Nathaniel Hood Logo


Nathaniel Hood

He writes about transportation and planning.

For cyclists, Snelling Av. is a route with an identity crisis

Snelling Avenue is a must-see landmark in St. Paul.

By “must-see,” I mean it’s unavoidable. It is an inevitable monster and, at some point, you’ll need to combat the seemingly endless hordes of fast-moving car traffic.

I decided to fight that traffic from south to north, through the entire City of St. Paul.

At it’s farthest point south, near my house in Highland Park, Snelling is a modest tree-lined, two-lane street that quickly transforms into a school zone. Traffic moves slowly until you cross Montreal. The lanes then widen and the speed increases. That is, until you hit the patchwork of local businesses situated on late-streetcar and early-suburban commercial nodes around Randolph.

The slight hill makes the ride enjoyable, and car traffic isn’t overwhelming. It’s not comforting, but at this point I’m not fearing for my life. That last part is important when designing spaces for bikes.

Moving northbound, the intersection of Snelling and Randolph feels urban; buildings hug the wide sidewalks and apartments are above the shops. The further northward I go, the heavier flow of traffic makes the area a biker’s nightmare even during quietest weekend hours.

What to do with these types of roads is contentious. The city of St. Paul and DOT often seems like they’re at odds. Is it a highway or is it a city street? While residential property owners would certainly benefit from reduced traffic, the business owners like it – especially if they are fortunate enough to have off-street parking. It’s a blend of urban meets suburban meets pedestrians meets highway meets potential bike lane. It tries to appease everyone, but successfully appeases no one.

From Randolph heading north, Snelling has single-family homes until St. Clair. Macalaster College’s green median turns the avenue into a three block stretch akin to Summit Avenue. This looks nice, for a short period, but quickly converts back. Despite good effort, the median that was designed to help students across tightens the space and makes me feel on-guard. Speeding cars pass on my left and I debate jumping onto the sidewalk.

North of Summit you’ll find strip malls, a Buffalo Wild Wings, a gas station, and a hodgepodge of light industrial until you hit I-94 and University Avenue. Anyone who has driven this section of Snelling knows that congestion is the norm. But not today. I-94 construction has closed the intersection to cars and the silence is oddly beautiful. I picked up my bike and just walked right over. It’s a beautiful feeling to have control over a space that would otherwise be inhospitable.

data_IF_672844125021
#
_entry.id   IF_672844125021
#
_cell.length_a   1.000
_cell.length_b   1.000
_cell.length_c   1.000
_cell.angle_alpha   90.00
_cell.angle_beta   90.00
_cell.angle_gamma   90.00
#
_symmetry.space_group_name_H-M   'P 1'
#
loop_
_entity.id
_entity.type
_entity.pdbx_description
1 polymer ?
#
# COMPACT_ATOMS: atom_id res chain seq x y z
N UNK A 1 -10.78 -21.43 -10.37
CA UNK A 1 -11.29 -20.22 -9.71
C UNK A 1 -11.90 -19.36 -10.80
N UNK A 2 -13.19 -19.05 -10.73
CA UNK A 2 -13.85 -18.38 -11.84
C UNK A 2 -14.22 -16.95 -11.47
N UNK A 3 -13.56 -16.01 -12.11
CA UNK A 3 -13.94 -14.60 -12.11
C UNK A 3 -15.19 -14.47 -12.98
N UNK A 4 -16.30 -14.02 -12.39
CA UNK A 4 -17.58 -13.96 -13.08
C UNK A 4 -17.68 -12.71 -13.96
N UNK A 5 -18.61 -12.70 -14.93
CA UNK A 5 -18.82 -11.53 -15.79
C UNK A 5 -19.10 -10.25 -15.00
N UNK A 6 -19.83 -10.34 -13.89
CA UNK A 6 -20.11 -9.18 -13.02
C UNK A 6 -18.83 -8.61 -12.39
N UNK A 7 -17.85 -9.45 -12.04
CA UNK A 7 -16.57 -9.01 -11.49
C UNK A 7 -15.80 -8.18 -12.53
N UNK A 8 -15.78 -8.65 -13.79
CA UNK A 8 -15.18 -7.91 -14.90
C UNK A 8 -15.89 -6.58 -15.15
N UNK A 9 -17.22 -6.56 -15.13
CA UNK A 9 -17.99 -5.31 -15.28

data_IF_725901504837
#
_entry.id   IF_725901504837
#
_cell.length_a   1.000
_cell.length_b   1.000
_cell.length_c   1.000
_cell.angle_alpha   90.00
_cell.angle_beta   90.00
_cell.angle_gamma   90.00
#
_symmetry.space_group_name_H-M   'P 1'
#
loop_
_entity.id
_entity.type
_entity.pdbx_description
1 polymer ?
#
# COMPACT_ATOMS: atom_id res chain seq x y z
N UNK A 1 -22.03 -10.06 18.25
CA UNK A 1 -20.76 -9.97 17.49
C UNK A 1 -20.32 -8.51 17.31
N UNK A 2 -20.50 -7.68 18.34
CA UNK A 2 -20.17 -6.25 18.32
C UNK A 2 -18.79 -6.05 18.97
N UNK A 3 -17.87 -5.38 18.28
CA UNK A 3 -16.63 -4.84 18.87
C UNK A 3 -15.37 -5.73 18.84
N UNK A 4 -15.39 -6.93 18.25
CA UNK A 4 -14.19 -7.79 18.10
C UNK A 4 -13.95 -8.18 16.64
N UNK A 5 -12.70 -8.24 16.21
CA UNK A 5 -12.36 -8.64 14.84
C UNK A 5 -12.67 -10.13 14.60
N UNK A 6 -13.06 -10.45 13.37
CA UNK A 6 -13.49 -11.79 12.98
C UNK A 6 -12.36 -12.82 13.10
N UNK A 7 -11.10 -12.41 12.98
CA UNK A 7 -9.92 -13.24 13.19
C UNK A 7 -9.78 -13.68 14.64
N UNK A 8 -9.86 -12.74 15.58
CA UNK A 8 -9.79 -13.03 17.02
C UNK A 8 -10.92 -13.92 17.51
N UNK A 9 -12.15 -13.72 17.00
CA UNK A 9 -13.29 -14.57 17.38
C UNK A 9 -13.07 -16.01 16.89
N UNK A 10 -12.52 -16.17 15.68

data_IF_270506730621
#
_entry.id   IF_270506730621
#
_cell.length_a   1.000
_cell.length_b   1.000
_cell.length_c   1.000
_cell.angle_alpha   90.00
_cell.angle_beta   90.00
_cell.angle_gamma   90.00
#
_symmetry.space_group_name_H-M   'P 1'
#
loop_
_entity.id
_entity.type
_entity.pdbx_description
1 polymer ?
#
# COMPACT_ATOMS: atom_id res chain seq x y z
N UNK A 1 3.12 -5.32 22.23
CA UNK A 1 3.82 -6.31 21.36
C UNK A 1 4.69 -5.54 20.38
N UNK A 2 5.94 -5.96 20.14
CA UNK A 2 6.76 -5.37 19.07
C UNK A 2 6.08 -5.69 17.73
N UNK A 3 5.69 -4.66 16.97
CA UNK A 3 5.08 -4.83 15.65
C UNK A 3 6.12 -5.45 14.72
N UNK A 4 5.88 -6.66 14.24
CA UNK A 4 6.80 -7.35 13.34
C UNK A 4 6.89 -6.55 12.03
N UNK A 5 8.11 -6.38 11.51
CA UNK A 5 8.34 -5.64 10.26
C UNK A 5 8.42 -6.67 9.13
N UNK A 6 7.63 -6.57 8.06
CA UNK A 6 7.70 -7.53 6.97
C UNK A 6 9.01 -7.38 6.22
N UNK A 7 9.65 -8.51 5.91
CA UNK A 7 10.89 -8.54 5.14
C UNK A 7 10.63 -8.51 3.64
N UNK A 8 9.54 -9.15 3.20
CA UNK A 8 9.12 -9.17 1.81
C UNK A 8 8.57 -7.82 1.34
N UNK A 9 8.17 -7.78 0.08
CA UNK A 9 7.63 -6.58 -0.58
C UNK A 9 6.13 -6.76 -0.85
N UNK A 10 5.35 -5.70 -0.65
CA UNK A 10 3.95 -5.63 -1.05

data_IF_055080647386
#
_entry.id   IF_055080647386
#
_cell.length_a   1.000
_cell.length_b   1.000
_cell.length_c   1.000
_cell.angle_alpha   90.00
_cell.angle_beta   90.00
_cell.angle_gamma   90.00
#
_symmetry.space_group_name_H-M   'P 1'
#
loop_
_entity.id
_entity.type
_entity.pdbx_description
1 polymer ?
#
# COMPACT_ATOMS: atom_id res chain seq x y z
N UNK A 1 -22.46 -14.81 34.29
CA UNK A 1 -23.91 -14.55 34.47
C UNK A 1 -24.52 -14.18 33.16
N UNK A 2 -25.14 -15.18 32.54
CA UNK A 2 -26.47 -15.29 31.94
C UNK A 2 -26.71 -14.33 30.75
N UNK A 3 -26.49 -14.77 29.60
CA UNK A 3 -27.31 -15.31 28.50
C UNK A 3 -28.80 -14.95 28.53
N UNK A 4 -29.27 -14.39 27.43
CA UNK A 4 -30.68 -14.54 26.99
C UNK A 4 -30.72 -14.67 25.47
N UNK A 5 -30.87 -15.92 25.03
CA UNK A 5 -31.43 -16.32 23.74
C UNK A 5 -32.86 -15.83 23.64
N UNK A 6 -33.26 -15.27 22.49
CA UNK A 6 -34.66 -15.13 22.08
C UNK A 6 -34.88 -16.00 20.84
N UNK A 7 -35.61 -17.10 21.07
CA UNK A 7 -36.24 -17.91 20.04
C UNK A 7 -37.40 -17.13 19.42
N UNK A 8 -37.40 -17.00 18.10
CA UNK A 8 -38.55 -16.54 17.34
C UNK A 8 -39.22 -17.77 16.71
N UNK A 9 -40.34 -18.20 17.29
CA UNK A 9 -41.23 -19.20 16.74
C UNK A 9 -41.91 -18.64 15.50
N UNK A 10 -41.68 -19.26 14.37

Snelling from University Avenue north to Hamline University is medium-density lined with small businesses and multifamily dwellings. This stretch of road works, kind of. It accommodates pedestrians, businesses, buses, and cars. It’s noisy and chaotic, but it works. If Hamline University were to follow in Macalaster’s footsteps and spruce up the median, it could go a long way.

It’s always astonished me that the city hasn’t done more north of University Avenue; little improvements could go a long way. The congestion oddly acts as a safety buffer, too. The slow-moving traffic ensured that any possible collision would occur at less than 5 miles per hour. It is here that I feel refuge.

I stopped my ride near the Midway Motel, glanced over the bridge to the Minnesota State fairgrounds, and figured that it’d be best to ride the sidewalk from here on out. And that is what I did; relegated to the margin as cars whizzed past at unknown speeds. At this very moment, anyone on a bike becomes a second-class citizen.

I can’t help but think that Snelling is emblematic of the transition we’re making from car culture into something else. It’s urban. It’s suburban. It’s a highway. Snelling Avenue is a lot of things. It just depends where you are.  The problem with Snelling is that it’s a little bit of everything, but doesn’t do any of those things particularly well.

Snelling doesn’t work as a highway; but as long as it tries to sometimes act like a highway, it won’t be able to act like a city street either. If it turns into a street city (with a median, narrower traffic lanes and bike lanes), what will happen to adjacent alternative routes? When congestion occurs on your traditional street grid, people have options. They’ll take Fairview or Hamline or Lexington. Will these roads become more congested and less desirable? Will it reduce traffic demand or move it elsewhere?